Rev., preserved. See on 1Pe 1:4, and compare “the Lord shut him in” (Gen 7:16).
Noah the eighth person
So the A. V., literally. Rev. is more perspicuous however: Noah with seven others. Compare 1Pe 3:20.
A preacher (κήρυκα)
Lit., a herald. Compare the kindred verb κηρύσσω, to preach, everywhere in New Testament. The word herald is beautifully suggestive, at many points, of the office of a gospel minister. In the Homeric age the herald partook of the character of an ambassador. He summoned the assembly and kept order in it, and had charge of arrangements at sacrifices and festivals. The office of the heralds was sacred, and their persons inviolable; hence they were employed to bear messages between enemies. The symbol of their office was the herald's staff, or caduceus, borne by Mercury, the herald-god. This was originally an olive-branch with fillets, which were afterward formed into snakes, according to the legend that Mercury found two snakes fighting and separated them with his wand, from which circumstance they were used as an emblem of peace. Plato (“Laws,” xii., 941) thus speaks of the fidelity entailed by the office: “If any herald or ambassador carry a false message to any other city, or bring back a false message from the city to which he is sent, or be proved to have brought back, whether from friends or enemies, in his capacity of herald or ambassador, what they have never said - let him be indicted for having offended, contrary to the law, in the sacred office and appointment of Hermes and Zeus, and let there be a penalty fixed which he shall suffer or pay if he be convicted.” In later times, their position as messengers between nations at war was emphasized. In Herodotus (i., 21), the word herald is used as synonymous with apostle. “Alyattes sent a herald (κήρυκα) to Miletus in hopes of concluding a truce, etc. The herald (ἀπόστολος) went on his way to Miletus.” A priestly house at Athens bore the name of κήρυκες, heralds.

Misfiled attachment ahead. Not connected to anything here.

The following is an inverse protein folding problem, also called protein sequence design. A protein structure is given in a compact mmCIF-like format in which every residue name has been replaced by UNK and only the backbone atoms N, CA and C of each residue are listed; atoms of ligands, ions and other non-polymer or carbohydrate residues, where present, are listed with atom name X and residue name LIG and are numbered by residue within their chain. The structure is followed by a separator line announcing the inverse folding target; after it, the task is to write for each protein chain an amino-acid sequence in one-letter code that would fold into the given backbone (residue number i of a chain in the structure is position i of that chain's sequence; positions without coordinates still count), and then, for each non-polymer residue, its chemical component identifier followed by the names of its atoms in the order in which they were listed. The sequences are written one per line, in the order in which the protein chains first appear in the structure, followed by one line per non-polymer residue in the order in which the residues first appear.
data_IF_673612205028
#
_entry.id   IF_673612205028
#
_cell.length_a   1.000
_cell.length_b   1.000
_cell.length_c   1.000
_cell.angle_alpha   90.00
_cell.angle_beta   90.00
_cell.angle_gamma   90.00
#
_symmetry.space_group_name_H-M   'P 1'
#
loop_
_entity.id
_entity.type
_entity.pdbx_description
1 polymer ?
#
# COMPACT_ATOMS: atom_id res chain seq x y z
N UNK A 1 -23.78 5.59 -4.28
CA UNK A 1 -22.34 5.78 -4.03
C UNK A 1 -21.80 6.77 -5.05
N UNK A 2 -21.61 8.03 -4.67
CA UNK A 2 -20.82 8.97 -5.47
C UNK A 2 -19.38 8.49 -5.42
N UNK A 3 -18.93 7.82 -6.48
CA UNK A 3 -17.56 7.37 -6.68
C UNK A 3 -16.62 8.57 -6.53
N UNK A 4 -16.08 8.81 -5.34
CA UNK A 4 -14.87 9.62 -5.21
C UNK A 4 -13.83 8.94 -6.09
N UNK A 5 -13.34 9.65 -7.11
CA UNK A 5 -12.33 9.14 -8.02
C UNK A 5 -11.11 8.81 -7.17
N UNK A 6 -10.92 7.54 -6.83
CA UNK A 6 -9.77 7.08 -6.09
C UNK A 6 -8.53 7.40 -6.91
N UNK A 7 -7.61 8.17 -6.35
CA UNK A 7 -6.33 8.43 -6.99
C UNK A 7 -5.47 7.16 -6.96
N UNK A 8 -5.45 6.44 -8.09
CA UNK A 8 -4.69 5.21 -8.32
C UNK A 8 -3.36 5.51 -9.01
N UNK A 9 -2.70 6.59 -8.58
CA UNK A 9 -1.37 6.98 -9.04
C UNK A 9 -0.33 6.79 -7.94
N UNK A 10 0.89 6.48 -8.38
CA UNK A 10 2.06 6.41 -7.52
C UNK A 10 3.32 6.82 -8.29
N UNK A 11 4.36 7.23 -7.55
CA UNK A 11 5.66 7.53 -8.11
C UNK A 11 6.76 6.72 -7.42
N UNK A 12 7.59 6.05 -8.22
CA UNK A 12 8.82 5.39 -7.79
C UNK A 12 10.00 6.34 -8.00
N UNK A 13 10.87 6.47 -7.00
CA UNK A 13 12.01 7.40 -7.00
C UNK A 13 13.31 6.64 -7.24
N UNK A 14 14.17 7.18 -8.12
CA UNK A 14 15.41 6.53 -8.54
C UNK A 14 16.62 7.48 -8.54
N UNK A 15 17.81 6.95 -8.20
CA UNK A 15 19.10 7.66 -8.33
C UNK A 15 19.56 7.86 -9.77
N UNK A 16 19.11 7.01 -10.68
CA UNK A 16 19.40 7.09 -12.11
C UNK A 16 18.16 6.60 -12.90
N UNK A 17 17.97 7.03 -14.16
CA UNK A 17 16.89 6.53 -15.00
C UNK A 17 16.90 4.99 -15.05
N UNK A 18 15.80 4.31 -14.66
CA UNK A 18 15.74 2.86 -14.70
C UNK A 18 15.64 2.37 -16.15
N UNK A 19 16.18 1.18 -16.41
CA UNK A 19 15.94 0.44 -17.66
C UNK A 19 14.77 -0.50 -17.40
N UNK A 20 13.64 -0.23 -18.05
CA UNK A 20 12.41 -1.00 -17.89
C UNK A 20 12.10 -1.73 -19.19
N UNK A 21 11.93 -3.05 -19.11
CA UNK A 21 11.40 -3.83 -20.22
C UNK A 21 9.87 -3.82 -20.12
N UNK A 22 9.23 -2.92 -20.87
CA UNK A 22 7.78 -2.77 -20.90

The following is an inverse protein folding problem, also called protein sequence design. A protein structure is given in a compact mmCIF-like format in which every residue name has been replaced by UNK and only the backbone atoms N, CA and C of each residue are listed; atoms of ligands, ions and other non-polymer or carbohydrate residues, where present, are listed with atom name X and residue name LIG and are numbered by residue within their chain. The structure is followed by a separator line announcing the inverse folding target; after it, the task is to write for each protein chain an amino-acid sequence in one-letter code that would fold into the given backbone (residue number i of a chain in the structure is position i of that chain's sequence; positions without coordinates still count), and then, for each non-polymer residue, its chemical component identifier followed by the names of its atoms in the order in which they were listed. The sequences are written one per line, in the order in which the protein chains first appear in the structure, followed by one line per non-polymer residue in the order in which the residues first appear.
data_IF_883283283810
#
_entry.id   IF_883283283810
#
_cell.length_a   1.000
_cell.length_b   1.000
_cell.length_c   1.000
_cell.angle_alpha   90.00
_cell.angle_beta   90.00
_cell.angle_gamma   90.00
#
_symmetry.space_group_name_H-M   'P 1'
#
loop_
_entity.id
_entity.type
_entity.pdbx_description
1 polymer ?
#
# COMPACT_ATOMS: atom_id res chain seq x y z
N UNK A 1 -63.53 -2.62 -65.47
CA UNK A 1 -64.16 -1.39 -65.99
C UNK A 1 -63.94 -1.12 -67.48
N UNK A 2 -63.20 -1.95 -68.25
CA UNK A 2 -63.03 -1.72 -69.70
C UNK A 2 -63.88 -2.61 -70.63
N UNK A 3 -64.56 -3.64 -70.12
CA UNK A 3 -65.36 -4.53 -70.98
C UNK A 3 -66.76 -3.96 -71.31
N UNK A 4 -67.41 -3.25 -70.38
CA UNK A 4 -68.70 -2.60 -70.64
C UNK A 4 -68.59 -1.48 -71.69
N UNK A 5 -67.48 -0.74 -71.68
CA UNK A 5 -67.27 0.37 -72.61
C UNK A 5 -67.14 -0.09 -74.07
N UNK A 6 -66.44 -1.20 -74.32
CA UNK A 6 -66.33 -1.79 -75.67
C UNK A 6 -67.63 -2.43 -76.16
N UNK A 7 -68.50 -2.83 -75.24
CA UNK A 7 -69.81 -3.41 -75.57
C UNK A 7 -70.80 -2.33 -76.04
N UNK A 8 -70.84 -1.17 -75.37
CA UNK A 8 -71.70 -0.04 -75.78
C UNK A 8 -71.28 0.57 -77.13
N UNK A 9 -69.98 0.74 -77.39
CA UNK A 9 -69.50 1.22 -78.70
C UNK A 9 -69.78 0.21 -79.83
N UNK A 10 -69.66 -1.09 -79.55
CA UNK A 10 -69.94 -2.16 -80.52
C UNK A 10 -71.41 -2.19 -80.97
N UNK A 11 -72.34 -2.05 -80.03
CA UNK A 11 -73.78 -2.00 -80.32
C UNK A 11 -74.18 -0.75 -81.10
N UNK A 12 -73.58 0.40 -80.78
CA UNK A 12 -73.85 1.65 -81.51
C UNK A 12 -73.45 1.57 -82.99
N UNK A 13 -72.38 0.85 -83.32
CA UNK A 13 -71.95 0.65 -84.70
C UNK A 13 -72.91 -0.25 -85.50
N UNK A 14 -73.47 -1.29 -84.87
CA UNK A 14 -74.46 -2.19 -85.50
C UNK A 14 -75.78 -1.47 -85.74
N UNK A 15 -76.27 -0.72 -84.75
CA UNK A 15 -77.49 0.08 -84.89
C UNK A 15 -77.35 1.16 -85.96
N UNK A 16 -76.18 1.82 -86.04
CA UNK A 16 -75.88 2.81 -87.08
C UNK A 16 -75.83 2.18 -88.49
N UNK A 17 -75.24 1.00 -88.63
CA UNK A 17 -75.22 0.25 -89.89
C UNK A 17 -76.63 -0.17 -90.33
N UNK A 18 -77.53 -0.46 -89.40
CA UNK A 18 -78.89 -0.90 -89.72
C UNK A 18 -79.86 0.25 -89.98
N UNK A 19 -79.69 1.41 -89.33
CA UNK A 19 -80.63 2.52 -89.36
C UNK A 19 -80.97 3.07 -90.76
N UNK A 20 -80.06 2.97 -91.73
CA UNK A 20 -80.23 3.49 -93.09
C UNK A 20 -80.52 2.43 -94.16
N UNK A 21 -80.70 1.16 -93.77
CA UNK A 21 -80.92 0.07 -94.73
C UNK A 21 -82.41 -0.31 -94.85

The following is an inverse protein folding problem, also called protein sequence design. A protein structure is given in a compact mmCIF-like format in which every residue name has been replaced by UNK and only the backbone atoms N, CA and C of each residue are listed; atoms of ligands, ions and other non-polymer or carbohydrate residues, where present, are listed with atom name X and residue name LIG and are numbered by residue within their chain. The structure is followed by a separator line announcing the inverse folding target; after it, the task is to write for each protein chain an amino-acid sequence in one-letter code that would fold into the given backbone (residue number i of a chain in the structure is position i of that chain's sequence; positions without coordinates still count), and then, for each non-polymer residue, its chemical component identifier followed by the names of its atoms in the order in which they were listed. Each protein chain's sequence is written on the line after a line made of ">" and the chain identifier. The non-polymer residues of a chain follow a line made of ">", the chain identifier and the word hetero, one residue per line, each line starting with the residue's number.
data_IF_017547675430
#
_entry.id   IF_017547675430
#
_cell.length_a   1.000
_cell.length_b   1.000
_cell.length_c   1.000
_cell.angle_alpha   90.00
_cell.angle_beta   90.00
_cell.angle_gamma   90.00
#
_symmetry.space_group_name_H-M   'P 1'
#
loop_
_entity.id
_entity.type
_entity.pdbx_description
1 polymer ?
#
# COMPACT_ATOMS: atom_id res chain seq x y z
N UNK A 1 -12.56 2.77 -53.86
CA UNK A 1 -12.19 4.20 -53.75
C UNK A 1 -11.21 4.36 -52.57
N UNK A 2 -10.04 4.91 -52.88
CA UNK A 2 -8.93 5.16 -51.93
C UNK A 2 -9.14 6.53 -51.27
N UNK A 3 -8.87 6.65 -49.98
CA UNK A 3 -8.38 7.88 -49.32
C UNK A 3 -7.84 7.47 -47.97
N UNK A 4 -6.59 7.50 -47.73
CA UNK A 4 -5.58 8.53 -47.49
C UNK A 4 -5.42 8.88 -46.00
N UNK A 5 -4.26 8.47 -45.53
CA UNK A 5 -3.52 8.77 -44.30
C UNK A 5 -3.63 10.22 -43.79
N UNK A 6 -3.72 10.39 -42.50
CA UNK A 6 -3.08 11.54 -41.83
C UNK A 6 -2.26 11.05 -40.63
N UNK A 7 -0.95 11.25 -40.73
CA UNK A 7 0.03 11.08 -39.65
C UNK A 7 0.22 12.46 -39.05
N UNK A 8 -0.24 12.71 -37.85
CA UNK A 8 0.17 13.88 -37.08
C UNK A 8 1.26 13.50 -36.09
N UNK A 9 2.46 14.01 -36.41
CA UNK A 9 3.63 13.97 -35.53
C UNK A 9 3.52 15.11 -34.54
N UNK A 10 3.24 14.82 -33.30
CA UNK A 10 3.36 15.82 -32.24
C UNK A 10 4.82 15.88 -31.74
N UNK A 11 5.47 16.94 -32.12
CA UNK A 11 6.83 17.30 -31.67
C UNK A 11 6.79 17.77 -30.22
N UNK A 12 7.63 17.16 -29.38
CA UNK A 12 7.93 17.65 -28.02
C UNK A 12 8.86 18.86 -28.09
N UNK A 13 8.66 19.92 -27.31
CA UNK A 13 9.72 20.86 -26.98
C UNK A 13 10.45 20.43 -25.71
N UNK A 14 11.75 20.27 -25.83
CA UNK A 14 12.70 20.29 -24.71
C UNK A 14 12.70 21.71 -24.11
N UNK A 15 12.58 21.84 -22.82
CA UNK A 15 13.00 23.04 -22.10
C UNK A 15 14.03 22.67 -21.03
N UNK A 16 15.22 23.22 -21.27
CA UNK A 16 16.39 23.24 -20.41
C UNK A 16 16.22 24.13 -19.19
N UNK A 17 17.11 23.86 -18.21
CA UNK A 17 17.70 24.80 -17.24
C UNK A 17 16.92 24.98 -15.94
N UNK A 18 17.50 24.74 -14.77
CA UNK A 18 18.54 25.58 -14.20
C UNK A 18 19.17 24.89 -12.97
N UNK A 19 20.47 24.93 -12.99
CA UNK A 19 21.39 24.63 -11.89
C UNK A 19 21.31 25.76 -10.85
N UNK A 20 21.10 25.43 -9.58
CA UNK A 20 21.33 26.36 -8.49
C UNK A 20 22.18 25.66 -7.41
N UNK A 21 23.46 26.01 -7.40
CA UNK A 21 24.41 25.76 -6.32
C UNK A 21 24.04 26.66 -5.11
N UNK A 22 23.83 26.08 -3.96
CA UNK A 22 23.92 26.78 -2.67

Bringing in (ἐπάξας)
The verb may be said to be used by Peter only. Besides this passage and 2Pe 2:1, it occurs only at Act 5:28, where Luke probably received the account from Peter as the principal actor: “ye intend to bring upon us (ἐπαγαγεῖν) this man's blood.”